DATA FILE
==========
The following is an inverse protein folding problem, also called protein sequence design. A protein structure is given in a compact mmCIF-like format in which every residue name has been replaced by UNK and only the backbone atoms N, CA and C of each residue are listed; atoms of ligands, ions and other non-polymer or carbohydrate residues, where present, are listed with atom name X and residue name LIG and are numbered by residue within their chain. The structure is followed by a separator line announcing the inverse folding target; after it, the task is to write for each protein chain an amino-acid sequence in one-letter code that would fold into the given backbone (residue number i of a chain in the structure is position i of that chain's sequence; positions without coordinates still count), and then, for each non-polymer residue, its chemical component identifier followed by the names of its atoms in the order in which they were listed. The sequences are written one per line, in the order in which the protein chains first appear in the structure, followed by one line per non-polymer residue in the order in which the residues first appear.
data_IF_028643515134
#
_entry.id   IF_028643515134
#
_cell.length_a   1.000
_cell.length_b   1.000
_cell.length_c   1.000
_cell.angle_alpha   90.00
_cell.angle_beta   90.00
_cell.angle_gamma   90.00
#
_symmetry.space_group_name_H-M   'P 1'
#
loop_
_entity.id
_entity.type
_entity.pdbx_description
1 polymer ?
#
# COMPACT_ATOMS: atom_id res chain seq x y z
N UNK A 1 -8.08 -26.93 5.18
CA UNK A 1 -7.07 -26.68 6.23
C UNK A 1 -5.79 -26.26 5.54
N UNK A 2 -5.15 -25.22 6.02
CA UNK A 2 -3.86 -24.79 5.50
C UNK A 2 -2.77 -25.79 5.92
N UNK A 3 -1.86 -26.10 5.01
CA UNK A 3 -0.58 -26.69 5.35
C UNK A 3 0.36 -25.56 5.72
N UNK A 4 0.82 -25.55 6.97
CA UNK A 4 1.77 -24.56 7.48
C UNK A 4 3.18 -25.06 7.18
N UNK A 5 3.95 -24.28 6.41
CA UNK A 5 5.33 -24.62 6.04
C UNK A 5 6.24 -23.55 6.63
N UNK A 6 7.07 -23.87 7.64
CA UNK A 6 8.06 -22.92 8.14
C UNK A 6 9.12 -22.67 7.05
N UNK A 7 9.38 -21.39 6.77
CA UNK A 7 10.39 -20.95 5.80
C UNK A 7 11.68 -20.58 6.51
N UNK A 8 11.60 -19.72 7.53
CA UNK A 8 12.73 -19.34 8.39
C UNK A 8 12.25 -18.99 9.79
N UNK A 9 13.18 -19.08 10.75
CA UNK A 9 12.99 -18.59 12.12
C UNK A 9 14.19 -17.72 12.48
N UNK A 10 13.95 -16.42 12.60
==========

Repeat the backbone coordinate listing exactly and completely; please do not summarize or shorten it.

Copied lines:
The following is an inverse protein folding problem, also called protein sequence design. A protein structure is given in a compact mmCIF-like format in which every residue name has been replaced by UNK and only the backbone atoms N, CA and C of each residue are listed; atoms of ligands, ions and other non-polymer or carbohydrate residues, where present, are listed with atom name X and residue name LIG and are numbered by residue within their chain. The structure is followed by a separator line announcing the inverse folding target; after it, the task is to write for each protein chain an amino-acid sequence in one-letter code that would fold into the given backbone (residue number i of a chain in the structure is position i of that chain's sequence; positions without coordinates still count), and then, for each non-polymer residue, its chemical component identifier followed by the names of its atoms in the order in which they were listed. The sequences are written one per line, in the order in which the protein chains first appear in the structure, followed by one line per non-polymer residue in the order in which the residues first appear.
data_IF_028643515134
#
_entry.id   IF_028643515134
#
_cell.length_a   1.000
_cell.length_b   1.000
_cell.length_c   1.000
_cell.angle_alpha   90.00
_cell.angle_beta   90.00
_cell.angle_gamma   90.00
#
_symmetry.space_group_name_H-M   'P 1'
#
loop_
_entity.id
_entity.type
_entity.pdbx_description
1 polymer ?
#
# COMPACT_ATOMS: atom_id res chain seq x y z
N UNK A 1 -8.08 -26.93 5.18
CA UNK A 1 -7.07 -26.68 6.23
C UNK A 1 -5.79 -26.26 5.54
N UNK A 2 -5.15 -25.22 6.02
CA UNK A 2 -3.86 -24.79 5.50
C UNK A 2 -2.77 -25.79 5.92
N UNK A 3 -1.86 -26.10 5.01
CA UNK A 3 -0.58 -26.69 5.35
C UNK A 3 0.36 -25.56 5.72
N UNK A 4 0.82 -25.55 6.97
CA UNK A 4 1.77 -24.56 7.48
C UNK A 4 3.18 -25.06 7.18
N UNK A 5 3.95 -24.28 6.41
CA UNK A 5 5.33 -24.62 6.04
C UNK A 5 6.24 -23.55 6.63
N UNK A 6 7.07 -23.87 7.64
CA UNK A 6 8.06 -22.92 8.14
C UNK A 6 9.12 -22.67 7.05
N UNK A 7 9.38 -21.39 6.77
CA UNK A 7 10.39 -20.95 5.80
C UNK A 7 11.68 -20.58 6.51
N UNK A 8 11.60 -19.72 7.53
CA UNK A 8 12.73 -19.34 8.39
C UNK A 8 12.25 -18.99 9.79
N UNK A 9 13.18 -19.08 10.75
CA UNK A 9 12.99 -18.59 12.12
C UNK A 9 14.19 -17.72 12.48
N UNK A 10 13.95 -16.42 12.60